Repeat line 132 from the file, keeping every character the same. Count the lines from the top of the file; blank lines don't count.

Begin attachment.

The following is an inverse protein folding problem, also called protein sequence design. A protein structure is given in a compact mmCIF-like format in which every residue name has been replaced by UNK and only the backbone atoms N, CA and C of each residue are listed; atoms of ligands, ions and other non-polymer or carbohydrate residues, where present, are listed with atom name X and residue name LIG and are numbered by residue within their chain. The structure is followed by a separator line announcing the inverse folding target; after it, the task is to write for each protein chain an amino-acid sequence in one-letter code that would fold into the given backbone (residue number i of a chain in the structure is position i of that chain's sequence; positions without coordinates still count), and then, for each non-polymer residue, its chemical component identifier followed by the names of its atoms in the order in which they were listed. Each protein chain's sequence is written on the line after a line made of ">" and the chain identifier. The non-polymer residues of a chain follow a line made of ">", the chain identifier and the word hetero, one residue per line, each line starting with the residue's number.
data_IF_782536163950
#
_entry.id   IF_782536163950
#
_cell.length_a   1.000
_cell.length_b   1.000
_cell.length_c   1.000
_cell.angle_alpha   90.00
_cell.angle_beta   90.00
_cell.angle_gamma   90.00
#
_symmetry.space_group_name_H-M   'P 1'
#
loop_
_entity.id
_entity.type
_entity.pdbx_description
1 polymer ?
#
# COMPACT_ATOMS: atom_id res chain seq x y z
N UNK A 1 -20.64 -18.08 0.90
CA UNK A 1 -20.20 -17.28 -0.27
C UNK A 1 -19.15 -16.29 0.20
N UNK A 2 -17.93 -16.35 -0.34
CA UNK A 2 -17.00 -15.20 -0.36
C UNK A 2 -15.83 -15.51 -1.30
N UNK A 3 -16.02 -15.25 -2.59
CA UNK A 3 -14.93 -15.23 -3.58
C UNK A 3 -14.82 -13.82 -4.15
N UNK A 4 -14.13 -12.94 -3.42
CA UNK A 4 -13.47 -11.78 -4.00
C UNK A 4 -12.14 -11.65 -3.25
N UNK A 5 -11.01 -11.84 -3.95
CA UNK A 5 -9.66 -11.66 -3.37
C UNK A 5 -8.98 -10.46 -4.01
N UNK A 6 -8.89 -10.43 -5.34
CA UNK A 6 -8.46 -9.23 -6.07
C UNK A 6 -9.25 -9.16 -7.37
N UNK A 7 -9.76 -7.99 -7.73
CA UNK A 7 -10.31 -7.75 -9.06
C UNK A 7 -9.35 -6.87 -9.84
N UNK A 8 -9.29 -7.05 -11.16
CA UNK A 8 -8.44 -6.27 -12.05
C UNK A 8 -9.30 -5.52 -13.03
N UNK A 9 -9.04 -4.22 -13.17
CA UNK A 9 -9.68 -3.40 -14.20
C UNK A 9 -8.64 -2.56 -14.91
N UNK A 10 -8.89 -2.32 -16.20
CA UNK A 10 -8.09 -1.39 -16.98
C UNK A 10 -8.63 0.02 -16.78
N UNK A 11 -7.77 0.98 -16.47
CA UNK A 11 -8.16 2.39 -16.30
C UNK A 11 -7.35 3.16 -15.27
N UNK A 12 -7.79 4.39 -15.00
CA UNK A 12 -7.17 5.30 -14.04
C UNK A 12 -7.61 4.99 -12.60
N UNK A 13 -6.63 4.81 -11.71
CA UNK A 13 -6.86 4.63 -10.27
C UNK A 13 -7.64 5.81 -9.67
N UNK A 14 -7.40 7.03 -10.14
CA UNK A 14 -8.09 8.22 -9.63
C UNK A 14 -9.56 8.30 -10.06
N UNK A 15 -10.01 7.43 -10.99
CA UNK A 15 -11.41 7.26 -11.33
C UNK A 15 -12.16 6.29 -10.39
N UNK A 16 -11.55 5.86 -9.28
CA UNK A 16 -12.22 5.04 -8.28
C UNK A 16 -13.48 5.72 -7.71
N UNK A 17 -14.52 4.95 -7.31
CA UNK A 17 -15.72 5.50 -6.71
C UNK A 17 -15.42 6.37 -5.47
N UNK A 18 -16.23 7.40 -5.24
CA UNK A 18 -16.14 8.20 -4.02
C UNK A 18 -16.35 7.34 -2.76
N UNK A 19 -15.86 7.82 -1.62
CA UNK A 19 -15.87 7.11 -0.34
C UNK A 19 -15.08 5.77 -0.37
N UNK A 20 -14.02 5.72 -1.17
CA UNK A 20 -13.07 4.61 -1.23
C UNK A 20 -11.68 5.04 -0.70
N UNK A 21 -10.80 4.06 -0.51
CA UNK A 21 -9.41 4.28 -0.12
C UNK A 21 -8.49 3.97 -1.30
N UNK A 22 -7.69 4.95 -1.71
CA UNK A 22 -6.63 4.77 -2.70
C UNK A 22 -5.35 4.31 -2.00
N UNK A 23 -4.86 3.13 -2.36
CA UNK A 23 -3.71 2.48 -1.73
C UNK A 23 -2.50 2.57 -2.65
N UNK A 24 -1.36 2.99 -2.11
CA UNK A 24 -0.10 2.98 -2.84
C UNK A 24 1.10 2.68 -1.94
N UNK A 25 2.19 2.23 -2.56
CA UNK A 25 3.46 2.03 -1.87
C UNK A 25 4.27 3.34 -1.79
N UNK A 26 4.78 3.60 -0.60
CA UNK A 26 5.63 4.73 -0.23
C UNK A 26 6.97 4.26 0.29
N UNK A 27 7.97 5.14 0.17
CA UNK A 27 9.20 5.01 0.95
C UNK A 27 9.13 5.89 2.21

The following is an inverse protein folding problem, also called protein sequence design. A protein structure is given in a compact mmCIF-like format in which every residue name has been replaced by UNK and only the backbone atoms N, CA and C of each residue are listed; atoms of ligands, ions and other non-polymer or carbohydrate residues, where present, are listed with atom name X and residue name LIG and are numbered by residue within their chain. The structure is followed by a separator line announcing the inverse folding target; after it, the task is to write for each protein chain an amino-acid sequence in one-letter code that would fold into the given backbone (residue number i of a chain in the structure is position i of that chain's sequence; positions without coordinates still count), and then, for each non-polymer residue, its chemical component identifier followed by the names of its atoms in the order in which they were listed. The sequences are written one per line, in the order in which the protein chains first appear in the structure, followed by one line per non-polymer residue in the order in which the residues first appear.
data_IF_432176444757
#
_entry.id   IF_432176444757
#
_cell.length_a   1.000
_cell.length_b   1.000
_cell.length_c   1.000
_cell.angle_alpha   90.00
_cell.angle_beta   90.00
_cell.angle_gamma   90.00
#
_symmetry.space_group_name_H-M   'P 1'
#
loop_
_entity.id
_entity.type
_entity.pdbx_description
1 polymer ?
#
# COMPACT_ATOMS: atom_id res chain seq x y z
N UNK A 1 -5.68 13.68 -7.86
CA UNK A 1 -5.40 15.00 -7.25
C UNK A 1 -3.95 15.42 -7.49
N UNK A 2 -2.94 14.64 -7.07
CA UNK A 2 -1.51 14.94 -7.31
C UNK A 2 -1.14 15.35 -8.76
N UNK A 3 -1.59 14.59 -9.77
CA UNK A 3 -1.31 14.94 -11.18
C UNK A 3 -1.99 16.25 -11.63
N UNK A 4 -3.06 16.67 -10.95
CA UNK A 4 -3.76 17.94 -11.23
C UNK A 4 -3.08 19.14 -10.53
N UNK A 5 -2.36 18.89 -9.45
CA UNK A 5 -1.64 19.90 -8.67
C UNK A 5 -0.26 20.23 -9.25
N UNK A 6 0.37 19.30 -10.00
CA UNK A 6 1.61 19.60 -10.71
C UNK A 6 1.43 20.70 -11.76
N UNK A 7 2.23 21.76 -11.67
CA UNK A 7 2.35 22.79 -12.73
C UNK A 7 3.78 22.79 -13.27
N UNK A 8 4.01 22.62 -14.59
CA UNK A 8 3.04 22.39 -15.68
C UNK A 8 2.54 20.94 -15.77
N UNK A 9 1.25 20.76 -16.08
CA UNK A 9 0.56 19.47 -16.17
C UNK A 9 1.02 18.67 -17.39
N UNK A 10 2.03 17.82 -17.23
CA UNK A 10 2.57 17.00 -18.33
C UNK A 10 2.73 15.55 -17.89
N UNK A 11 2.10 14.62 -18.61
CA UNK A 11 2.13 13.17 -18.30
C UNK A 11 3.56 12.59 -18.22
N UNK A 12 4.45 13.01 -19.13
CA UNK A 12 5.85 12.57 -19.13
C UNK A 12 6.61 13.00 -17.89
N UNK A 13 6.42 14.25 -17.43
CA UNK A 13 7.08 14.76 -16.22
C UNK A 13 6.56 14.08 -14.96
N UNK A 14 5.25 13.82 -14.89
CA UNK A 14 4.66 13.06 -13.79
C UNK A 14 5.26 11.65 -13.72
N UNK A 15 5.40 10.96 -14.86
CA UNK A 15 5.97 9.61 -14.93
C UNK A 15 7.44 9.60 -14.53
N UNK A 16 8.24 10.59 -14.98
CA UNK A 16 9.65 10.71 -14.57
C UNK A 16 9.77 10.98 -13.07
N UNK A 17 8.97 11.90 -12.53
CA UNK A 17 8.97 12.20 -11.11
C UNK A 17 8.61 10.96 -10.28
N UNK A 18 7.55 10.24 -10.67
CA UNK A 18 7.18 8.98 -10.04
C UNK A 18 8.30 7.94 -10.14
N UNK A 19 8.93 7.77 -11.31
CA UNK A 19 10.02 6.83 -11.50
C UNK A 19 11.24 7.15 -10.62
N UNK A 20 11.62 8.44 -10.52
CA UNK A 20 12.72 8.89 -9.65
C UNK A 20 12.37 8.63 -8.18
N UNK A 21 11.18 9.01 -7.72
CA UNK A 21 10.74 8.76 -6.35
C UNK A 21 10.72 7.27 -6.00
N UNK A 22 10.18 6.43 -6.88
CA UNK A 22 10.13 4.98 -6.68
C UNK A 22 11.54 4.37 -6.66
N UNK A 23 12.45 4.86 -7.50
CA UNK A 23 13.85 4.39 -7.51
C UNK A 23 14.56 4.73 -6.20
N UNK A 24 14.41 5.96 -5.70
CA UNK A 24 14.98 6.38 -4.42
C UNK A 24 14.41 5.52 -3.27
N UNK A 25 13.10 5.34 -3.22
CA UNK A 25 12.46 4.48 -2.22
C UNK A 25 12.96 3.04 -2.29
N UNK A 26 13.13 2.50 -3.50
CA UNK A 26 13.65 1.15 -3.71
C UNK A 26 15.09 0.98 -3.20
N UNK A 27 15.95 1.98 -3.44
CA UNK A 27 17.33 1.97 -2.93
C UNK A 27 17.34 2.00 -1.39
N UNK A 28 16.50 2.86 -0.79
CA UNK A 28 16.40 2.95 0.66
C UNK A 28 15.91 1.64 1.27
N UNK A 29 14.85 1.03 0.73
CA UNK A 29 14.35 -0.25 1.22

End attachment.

C UNK A 3 -1.99 16.25 -11.63